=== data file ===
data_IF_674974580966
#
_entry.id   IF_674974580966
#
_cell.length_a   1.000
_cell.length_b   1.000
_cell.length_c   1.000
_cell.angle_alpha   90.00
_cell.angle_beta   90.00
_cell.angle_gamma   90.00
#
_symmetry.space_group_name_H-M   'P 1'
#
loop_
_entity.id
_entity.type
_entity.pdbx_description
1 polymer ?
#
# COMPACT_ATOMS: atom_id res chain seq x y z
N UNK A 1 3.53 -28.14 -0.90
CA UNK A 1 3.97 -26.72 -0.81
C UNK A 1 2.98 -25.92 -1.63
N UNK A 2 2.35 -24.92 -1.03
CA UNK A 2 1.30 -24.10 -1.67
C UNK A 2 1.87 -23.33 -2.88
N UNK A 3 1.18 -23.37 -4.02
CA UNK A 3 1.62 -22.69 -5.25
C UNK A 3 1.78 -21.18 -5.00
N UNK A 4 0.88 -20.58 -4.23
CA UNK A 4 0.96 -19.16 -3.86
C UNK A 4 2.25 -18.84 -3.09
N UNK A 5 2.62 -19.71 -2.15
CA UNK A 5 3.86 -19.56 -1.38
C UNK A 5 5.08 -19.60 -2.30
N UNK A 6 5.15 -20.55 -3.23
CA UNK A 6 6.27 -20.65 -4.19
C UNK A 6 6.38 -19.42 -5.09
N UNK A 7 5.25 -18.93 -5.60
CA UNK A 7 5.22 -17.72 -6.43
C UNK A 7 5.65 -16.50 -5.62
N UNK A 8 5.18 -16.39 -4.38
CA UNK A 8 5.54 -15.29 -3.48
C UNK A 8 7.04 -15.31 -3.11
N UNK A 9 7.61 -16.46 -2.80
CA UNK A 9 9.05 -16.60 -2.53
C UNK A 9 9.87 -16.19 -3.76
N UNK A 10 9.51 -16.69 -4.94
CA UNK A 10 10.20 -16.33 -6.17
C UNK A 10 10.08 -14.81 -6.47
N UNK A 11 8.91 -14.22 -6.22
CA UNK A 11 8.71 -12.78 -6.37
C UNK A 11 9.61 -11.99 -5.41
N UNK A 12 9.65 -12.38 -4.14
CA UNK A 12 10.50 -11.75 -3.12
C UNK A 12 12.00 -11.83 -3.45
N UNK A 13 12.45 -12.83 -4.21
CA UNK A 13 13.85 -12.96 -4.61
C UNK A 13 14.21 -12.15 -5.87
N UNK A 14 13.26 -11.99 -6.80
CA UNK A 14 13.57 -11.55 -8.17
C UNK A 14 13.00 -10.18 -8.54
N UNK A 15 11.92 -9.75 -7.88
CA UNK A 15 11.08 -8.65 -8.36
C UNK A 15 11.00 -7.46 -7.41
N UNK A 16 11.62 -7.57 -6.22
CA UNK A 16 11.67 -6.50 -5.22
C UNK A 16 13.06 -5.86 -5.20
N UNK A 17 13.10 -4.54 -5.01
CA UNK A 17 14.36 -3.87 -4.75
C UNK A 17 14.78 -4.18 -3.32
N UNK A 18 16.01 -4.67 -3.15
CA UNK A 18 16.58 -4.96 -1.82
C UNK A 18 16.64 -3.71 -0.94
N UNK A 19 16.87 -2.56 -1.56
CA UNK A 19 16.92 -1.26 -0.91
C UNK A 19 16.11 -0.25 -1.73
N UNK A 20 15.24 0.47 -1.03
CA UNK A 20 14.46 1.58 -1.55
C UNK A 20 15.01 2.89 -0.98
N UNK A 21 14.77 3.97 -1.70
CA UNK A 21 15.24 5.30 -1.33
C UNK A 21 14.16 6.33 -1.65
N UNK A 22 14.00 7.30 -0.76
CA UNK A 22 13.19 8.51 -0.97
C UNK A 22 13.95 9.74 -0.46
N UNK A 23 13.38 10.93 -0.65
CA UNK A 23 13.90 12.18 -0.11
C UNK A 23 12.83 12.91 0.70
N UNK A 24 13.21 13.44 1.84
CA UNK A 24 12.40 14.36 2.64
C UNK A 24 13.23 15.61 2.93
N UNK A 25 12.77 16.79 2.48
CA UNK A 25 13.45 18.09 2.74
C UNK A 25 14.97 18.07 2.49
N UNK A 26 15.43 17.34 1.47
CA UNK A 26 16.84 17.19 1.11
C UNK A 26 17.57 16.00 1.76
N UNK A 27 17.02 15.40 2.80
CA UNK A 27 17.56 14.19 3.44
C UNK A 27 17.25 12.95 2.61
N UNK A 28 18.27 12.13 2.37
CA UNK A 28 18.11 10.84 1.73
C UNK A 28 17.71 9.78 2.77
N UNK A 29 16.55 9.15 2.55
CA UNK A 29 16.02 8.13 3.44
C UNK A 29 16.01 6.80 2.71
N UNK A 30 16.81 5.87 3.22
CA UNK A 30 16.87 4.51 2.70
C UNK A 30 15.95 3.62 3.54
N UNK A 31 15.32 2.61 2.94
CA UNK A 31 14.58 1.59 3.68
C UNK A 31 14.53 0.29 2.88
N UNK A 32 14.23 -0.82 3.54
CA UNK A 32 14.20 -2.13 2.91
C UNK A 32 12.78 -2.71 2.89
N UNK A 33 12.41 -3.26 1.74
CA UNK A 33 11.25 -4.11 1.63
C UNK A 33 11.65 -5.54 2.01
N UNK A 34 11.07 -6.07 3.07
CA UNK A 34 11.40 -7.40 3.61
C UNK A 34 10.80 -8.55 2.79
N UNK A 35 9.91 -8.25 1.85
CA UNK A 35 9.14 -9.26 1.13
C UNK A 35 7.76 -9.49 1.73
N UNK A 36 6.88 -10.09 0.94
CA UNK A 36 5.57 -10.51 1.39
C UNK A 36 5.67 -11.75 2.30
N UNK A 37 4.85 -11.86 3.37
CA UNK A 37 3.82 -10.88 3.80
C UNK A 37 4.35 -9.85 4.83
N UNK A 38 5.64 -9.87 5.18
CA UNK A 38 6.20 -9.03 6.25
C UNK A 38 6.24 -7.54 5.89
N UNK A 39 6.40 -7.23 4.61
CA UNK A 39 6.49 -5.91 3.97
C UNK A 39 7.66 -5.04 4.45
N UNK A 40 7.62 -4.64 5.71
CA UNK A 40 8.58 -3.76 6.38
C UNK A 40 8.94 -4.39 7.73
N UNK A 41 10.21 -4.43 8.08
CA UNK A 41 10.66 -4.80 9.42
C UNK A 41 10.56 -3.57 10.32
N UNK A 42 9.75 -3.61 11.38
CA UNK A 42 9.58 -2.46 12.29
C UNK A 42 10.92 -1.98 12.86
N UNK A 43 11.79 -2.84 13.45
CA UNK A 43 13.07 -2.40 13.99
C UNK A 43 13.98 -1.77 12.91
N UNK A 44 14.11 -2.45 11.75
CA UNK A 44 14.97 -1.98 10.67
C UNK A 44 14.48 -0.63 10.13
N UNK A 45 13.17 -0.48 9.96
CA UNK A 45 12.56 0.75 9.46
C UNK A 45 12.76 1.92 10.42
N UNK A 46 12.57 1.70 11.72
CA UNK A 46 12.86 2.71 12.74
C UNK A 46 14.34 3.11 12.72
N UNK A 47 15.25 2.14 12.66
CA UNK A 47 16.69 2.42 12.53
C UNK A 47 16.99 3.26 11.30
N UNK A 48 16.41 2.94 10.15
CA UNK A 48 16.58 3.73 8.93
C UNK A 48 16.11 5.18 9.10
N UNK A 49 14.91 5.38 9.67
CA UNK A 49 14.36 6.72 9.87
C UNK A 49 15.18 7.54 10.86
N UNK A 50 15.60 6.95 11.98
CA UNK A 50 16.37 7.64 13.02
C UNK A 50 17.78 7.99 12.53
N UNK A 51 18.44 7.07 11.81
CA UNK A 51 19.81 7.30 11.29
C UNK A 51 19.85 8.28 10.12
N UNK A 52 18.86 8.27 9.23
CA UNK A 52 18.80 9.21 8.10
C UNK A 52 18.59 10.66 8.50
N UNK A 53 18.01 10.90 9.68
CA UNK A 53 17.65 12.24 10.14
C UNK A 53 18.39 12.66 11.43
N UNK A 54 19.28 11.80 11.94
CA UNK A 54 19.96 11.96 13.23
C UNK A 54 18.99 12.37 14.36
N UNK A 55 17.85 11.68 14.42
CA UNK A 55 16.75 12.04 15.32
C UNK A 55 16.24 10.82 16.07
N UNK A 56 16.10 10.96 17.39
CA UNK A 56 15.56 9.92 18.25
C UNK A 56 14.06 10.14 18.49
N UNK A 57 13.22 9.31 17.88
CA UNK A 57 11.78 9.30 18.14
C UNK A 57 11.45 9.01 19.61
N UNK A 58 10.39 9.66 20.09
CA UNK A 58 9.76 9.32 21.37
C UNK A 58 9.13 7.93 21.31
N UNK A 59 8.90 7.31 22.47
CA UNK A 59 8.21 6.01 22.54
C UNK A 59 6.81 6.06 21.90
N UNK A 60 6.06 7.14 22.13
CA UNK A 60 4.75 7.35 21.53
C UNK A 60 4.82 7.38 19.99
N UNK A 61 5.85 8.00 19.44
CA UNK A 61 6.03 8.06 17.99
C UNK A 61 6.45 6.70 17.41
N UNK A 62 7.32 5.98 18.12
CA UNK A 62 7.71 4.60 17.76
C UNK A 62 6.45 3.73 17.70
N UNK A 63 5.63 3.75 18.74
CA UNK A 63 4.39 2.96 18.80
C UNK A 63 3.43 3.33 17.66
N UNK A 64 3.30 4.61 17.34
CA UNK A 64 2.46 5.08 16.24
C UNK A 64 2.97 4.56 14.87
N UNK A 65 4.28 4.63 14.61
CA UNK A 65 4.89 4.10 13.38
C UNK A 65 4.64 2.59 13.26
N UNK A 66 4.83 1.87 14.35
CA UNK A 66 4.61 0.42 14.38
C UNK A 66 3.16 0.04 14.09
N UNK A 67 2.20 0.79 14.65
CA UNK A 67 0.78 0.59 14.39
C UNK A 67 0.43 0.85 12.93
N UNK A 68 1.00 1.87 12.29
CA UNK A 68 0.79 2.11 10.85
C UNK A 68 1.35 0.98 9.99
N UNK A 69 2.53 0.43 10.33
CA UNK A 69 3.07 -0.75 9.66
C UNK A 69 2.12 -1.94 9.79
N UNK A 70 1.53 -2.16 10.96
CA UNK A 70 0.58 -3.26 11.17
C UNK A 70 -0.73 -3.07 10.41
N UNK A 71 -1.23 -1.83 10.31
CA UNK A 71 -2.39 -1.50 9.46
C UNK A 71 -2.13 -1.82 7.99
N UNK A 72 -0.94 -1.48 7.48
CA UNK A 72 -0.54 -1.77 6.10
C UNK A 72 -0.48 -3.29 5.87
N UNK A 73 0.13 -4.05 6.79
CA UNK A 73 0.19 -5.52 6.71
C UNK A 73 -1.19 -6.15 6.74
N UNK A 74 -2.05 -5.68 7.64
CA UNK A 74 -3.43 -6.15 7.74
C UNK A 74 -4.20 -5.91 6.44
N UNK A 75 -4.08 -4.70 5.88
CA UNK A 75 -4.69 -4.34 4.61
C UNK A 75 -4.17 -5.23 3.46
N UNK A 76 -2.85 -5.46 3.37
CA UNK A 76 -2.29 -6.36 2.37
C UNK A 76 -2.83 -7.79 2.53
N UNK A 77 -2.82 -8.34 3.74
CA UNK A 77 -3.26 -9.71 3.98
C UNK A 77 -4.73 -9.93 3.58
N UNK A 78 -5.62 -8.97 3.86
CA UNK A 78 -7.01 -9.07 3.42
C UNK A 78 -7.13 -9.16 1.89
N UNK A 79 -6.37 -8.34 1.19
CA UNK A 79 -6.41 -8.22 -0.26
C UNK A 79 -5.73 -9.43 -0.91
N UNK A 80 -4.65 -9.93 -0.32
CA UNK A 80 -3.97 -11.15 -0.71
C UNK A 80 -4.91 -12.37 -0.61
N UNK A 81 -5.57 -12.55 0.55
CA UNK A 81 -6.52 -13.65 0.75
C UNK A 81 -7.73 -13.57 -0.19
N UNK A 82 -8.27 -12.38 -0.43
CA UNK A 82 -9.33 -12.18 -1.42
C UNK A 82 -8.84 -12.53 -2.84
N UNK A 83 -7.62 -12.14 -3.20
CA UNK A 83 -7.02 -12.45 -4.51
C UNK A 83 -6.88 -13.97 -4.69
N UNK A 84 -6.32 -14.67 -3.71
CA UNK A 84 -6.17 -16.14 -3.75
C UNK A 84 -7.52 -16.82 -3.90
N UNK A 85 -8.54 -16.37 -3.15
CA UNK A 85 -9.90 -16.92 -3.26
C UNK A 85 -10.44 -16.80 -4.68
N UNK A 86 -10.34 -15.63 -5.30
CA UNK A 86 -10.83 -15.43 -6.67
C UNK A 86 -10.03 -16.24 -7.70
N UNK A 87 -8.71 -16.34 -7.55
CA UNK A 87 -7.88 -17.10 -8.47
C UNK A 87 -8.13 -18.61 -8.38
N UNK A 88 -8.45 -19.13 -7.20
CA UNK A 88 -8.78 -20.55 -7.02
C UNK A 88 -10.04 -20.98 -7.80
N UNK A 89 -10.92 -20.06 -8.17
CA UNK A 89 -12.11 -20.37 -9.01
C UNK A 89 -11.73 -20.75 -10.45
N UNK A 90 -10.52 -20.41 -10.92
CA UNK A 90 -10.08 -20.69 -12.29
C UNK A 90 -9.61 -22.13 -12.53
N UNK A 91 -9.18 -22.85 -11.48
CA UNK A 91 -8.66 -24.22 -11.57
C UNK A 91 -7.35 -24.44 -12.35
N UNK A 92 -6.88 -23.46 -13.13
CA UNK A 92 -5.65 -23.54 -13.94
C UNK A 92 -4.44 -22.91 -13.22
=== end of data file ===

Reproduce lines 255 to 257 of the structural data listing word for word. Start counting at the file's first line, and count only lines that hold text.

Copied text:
N UNK A 79 -6.37 -8.34 1.19
CA UNK A 79 -6.41 -8.22 -0.26
C UNK A 79 -5.73 -9.43 -0.91